Our preferred measures of money supply are TMS (True Money Supply) and what we call TMS+ (TMS plus Retail MMFs). TMS and TMS+ currently have year-over-year (YOY) growth rates of around 3% and 6%, respectively. In other words, our assessment is that the current US inflation (money-supply growth) rate is 3-6%. Inflation is still occurring, but at a much slower rate than it was during the early years of this decade.

I do not agree with adding MMFs to TMS as Saville does. I agree with the formulation of TMS and gave my reasons in Money Supply and Recessions.

Furthermore, and it's hard to say who's right or wrong given massive backward revisions in some Federal Reserve reporting and delays in other Fed reporting, but the latest M'/TMS numbers that I come up with (or more accurately, Bart at Now and Futures, on my formulation) are as follows.


Click to enlarge

The above chart is as of April 18, 2008 as reported in MZM, M3 Show Flight to Safety.

Presumably it's the same as TMS. If it's not, one or more data series discrepancies may be at play, and given numerous backdated changes by the Fed as well as delays in reporting sweeps, I am not going to assume which series is correct. Close analysis will show near perfect correlation over time.

Finally, and this is key: Saville has failed to mark credit to market! It is the marking to market process by which I state that deflation is here and now. Please see Deflation In A Fiat Regime? and Now Presenting: Deflation!.

On a side note, the wrongness of M3's current signal is validated by the happenings in the financial world. Inflation-fueled booms generally continue until there is a deliberated or forced slowdown in the inflation rate, that is, the booms continue until the central bank takes steps to rein-in the inflation or until inflation slows under the weight of market forces.

I agree. Those looking at MZM are barking up the same incorrect tree.

It is also worth noting that although inflation is a major driving force behind the commodity bull market, commodity prices are generally still very low in REAL terms. Therefore, while we are anticipating a commodity shakeout over the next few months we think the long-term upward trend in the commodity world has a considerable way to go.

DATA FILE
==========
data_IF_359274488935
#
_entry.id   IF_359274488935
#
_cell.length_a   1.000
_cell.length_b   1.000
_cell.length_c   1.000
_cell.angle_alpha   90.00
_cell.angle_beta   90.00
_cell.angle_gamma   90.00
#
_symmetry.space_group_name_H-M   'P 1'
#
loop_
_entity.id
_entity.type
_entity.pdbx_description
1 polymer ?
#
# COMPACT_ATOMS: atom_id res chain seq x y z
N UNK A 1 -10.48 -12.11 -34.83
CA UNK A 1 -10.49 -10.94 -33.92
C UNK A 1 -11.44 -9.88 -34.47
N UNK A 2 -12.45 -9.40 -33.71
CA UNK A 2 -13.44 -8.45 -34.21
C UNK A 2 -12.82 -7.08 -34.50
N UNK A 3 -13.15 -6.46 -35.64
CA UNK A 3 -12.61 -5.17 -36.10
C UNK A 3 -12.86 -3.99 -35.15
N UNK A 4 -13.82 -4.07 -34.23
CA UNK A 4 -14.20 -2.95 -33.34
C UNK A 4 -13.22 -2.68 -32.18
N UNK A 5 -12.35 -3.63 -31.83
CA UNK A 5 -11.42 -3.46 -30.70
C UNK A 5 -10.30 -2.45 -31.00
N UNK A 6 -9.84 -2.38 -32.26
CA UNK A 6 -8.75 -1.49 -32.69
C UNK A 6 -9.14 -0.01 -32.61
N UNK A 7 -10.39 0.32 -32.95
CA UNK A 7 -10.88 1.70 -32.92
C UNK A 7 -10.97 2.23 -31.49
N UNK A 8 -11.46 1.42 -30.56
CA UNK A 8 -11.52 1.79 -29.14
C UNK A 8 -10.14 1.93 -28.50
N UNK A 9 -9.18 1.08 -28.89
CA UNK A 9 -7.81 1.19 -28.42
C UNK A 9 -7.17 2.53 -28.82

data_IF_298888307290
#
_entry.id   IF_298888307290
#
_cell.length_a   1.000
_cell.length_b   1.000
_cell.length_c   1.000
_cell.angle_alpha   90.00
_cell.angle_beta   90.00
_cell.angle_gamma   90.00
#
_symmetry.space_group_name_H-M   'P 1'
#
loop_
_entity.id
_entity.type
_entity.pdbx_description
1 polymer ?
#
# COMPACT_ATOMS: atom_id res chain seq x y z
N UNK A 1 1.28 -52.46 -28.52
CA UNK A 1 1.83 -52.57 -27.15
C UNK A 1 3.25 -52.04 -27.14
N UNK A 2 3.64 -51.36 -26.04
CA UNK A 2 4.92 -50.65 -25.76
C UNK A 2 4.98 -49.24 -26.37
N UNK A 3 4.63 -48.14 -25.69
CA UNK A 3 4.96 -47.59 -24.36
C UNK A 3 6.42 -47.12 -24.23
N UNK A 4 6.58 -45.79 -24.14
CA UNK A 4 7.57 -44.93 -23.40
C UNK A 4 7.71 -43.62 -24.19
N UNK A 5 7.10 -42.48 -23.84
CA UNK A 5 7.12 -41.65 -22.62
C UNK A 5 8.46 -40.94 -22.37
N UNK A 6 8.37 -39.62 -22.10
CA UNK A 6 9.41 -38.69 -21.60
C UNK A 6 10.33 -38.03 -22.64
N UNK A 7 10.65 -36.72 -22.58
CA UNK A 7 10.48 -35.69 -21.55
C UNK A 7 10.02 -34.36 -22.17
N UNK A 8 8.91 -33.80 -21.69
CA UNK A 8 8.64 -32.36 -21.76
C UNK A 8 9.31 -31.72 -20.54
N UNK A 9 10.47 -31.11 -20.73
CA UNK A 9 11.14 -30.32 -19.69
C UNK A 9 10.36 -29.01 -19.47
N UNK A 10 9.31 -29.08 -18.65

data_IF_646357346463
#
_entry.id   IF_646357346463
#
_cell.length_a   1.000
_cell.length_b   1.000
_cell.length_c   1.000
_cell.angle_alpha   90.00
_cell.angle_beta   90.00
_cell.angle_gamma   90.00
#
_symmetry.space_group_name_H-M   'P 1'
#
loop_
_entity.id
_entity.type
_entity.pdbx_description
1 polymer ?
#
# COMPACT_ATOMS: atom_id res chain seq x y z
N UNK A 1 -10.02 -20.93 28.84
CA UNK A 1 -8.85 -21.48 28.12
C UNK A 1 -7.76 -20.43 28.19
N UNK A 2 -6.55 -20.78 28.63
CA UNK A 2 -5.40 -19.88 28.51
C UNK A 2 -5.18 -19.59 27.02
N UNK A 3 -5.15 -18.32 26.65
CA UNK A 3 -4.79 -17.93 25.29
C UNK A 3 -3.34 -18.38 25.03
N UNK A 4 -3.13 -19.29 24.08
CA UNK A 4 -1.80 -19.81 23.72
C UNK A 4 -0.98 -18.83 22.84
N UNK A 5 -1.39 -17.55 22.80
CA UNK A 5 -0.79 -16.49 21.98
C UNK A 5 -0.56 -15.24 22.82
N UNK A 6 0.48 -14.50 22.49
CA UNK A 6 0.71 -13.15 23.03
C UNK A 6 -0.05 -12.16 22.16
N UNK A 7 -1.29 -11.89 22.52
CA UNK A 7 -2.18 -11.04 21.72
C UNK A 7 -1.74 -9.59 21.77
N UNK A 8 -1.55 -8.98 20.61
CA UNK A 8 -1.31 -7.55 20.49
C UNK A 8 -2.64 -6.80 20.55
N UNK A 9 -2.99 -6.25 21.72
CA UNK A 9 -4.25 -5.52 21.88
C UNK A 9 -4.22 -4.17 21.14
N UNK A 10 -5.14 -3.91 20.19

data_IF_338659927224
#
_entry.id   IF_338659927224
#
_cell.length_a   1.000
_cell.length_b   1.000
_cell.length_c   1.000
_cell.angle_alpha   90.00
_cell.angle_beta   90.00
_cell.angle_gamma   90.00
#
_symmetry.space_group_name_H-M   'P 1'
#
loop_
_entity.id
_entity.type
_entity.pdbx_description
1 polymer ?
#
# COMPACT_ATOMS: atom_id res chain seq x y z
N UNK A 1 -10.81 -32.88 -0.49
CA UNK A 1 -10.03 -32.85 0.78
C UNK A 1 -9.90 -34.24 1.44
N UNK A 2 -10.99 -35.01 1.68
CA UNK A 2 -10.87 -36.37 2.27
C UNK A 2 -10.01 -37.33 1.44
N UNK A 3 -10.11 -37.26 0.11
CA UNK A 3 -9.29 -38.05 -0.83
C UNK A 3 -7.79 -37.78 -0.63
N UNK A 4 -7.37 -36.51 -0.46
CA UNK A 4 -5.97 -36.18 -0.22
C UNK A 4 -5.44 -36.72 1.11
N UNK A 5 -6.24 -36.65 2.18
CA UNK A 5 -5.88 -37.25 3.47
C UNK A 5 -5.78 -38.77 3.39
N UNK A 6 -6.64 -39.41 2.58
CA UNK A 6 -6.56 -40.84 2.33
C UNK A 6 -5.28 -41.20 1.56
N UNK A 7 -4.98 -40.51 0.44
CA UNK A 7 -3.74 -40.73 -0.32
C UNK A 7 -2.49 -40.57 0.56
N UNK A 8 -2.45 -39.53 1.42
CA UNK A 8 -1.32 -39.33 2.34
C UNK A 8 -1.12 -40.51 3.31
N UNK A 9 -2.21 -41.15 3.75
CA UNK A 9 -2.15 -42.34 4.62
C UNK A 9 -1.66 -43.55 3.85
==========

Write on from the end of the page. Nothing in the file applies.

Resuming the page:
I fail to see how this fits into the debate. Commodity prices may indeed be very low in real (CPI adjusted) terms. Exactly what does that have to do with credit contraction/expansion other than perhaps propose the next bubble may very well be in commodities? If that is indeed the point, then I agree.

In conclusion, it is clear that inflation is still occurring in the US (and pretty much everywhere else, for that matter), albeit at a reduced rate. Furthermore, if it hasn't already done so it is likely that the inflation rate will bottom-out over the coming few months and then embark on its next major upward trend. It is possible that consumers are 'tapped out' and that the commercial banks are about to reduce the rate at which they lend, but the government will never be 'tapped out' and the central bank will always be able to monetise debt.

In conclusion, I see no evidence supporting Saville's conclusion. I feel he's failed to mark credit to market, to state why credit will not contract greater than central banks' attempt to inflate, to account for global wage arbitrage, walk-aways, boomer retirement and a shift away from consumption, $500 trillion of derivatives that can never be paid back and a secular shift from consumption to saving.

I see no explanation of how consumers and businesses are going to pay back debts in a world of declining real wages, wealth concentration at the extreme high end of the spectrum, global wage arbitrage, declining home prices, rising unemployment, overcapacity at every corner, and insane overbuilding of both commercial and residential real estate.

On the other hand, my thesis is simple: The Fed can address liquidity issues not solvency issues, and we are facing a solvency issue. And because of the enormous amount of debt in relation to the pool of real savings, there is no way that debt can be paid back. Debt that cannot be paid back will be defaulted on.
No positions in stocks mentioned.